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Analysis

The Bulletin

OMFIF’s monthly publication, The Bulletin, features in-depth news and commentary on key developments in the financial industry and global capital markets.

Feb B Cover

February 2017 edition

Latin America has been largely out of the headlines. But behind the scenes, the continent is going through a dynamic transition, as illustrated by the collection of articles accompanying this month’s Bulletin cover story.

David Smith writes the inaugural piece in a new OMFIF series on ‘World Leaders in 2017’, presenting the challenges and opportunities for Argentina’s President Mauricio Macri. Reforms and the resolution of corruption scandals will be vital for Brazil, argues Winston Moore, but the economic fundamentals remain sound. Colombia is more exposed to the vagaries of the international economy, argue Ricardo Adrogué, Brigitte Posch and Michael Simpson. President Nicolás Maduro’s demonetisation experiment in Venezuela has brought the economy into chaos. Steve Hanke proposes dollarisation as a potential solution.

This will become increasingly difficult, however, as the dollar gathers further strength. Darrell Delamaide suggests that it is likely that the Federal Reserve will tighten faster than the current dot plots suggest. Donald Trump’s expansionary policies would motivate such an approach, with more investment needed to reinvigorate the country’s infrastructure, argues Meghnad Desai. But, as Marsha Vande Berg reminds us, we should prepare for unintended consequences from changes in policy direction.

The third Focus report in our series on global financial centres profiles Singapore, the location of OMFIF’s Asia office. In an OMFIF interview, Ravi Menon highlights the advantages of Singapore as an international gateway. Ben Robinson and Adam Cotter emphasise its evolving role as a hub for renminbi trading and for Chinese companies looking to finance regional expansion.

Singapore’s appeal hinges on attitudes towards globalisation in Asia and the West. Antonio de Lecea proposes a model for East-West co-operation to promote globalisation while correcting for its distributional effects. China’s President Xi Jinping has emerged as the new proponent of globalisation, writes Adam Cotter. This has caused some to hail China as the new de facto world leader. However, when polled, the majority of our Advisers Network said it was too soon for China to take over from the US in world leadership.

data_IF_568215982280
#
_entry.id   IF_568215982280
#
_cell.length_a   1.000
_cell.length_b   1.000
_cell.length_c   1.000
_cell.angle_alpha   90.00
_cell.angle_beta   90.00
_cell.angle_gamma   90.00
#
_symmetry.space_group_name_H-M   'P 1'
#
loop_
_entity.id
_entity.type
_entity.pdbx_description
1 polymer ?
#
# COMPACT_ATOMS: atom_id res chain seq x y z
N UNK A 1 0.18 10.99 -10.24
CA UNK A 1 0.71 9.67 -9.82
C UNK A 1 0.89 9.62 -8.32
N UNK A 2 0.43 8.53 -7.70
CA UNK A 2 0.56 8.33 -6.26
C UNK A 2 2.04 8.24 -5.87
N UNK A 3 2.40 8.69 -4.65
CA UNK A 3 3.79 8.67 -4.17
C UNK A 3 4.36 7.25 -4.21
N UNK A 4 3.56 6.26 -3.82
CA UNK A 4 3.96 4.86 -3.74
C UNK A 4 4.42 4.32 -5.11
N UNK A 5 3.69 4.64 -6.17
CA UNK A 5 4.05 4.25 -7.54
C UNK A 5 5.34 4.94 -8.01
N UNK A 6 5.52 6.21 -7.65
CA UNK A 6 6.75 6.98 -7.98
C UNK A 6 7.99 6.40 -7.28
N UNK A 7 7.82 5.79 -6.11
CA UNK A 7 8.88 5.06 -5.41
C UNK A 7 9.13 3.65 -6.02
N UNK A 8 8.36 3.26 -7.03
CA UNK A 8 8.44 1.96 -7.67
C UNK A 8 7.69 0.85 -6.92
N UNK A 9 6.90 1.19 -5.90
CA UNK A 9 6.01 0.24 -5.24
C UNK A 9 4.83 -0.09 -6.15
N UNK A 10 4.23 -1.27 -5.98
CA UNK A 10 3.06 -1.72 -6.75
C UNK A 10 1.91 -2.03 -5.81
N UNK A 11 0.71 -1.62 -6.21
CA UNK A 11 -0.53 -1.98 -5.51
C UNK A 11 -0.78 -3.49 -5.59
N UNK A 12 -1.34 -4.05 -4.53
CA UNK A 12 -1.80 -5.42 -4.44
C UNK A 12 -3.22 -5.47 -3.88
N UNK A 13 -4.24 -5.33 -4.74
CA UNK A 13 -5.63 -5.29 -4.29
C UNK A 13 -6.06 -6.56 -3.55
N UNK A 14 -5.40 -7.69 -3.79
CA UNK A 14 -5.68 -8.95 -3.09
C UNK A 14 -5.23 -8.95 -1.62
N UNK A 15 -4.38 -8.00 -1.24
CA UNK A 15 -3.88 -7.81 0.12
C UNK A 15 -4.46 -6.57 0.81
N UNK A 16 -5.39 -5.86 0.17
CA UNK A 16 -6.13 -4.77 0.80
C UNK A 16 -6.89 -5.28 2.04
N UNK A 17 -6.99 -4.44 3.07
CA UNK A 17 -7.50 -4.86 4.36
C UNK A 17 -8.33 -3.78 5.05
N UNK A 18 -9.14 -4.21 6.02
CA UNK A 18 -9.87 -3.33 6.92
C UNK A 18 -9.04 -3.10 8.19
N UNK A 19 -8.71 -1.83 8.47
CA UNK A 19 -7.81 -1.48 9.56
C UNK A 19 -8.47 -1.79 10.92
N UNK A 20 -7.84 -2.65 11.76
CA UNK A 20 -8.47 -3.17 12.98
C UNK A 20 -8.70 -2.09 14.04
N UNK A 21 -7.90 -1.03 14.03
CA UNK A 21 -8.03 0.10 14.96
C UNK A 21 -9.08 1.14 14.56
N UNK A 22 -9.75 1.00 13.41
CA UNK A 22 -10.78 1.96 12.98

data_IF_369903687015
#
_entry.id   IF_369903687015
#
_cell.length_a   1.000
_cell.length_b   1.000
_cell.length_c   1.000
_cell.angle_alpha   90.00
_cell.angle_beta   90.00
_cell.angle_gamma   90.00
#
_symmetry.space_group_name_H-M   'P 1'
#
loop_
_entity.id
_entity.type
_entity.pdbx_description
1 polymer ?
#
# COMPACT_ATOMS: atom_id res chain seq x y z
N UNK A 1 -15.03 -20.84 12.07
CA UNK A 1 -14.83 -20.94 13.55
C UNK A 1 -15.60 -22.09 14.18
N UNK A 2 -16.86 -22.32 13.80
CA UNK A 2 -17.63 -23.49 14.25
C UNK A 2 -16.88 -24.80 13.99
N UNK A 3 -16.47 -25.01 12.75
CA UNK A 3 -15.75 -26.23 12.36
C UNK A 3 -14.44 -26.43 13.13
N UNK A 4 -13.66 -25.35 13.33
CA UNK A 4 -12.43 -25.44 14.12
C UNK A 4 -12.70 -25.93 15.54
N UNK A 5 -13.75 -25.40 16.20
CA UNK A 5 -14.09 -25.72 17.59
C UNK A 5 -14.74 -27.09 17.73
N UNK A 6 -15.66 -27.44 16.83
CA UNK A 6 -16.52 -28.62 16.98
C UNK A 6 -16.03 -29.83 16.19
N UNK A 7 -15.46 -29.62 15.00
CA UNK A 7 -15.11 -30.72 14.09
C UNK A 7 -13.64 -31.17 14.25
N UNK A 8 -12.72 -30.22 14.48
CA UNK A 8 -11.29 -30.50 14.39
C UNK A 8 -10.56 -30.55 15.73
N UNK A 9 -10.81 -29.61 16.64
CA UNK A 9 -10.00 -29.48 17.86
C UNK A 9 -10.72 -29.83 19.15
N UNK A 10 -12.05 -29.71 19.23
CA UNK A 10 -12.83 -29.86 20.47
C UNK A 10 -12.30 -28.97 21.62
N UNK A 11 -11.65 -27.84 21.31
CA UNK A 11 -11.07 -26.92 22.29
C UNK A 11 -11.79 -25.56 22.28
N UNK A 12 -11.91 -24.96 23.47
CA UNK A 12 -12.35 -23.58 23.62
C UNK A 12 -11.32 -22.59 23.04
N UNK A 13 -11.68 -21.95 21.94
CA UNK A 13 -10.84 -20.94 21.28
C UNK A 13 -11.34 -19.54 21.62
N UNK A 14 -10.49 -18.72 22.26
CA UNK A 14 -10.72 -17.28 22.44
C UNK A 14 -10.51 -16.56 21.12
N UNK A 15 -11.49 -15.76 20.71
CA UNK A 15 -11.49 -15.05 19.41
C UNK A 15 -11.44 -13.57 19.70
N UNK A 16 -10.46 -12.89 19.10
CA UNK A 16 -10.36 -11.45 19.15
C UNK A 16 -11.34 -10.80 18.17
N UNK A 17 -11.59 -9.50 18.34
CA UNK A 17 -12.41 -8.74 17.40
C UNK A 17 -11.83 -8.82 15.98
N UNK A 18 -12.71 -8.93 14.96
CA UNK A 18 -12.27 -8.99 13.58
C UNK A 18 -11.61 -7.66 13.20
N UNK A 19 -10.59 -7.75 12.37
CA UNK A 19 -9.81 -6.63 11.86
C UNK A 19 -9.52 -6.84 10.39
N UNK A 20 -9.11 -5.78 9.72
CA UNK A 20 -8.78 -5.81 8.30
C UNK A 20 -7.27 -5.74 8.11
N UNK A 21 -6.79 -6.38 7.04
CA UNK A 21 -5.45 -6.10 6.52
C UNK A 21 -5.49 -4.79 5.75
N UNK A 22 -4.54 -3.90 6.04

Bank of Thailand Governor Veerathai Santiprabhob draws attention to the impact on inflation from changes in the structure of trade and rising competitive pressures.

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Jan 2017 cover

January 2017 edition

Last year marked the dress rehearsal for major political and economic shifts. In 2017 the curtain goes up for the real show. The UK vote to leave the European Union, the election of Donald Trump, and Italy’s rejection of constitutional reform proposals were serious disturbances. This year the electorates’ decisions take effect.

Emerging markets could be hit next. Ultra-low rates in advanced economies motivated huge capital inflows into emerging markets. But the Fed is changing course and will raise rates at least three times this year, predicts Darrell Delamaide. This creates vulnerabilities in emerging markets both directly, in terms of capital outflows, and indirectly, through dollar appreciation. China’s slowdown and own debt problems bring more uncertainty.

David Mann emphasises the important trade and financial linkages between Asia and the US and suggests that the adjustment to higher US rates will come mainly through exchange rates. Phyllis Papadavid highlights how tighter Fed policy poses difficulties for financing infrastructure projects in Africa. The longer-term outlook for the continent is mixed. Mthuli Ncube points to the huge potential of digital financial services, while Danae Kyriakopoulou explains constraints from Africa’s productivity puzzle.

In the monthly Focus containing the Advisory Board’s 2017 predictions, we opine that many of the biggest shock waves will originate in the US. Tensions in global geopolitics, particularly in Asia and the Middle East, create substantial risks. A shift in the economic mix from monetary to fiscal policy threatens global bond markets and could also be suboptimal for the US economy, notes Steve Hanke.

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OMFIF Bulletin December 2016-cover (3)

December 2016 edition

Central banks are under fire, not for the typical reason of high interest rates, but because of low ones. Following the expected US rate rise in mid-December – only the second formal Federal Reserve credit tightening in 10 years – the heat is not likely to die down, points out Darrell Delamaide. OMFIF’s November edition was dedicated to an international shift to tighter monetary and looser fiscal policy – now apparent after the election of Donald Trump. The December Bulletin focuses on another turning tide: greater constraints on central bank independence.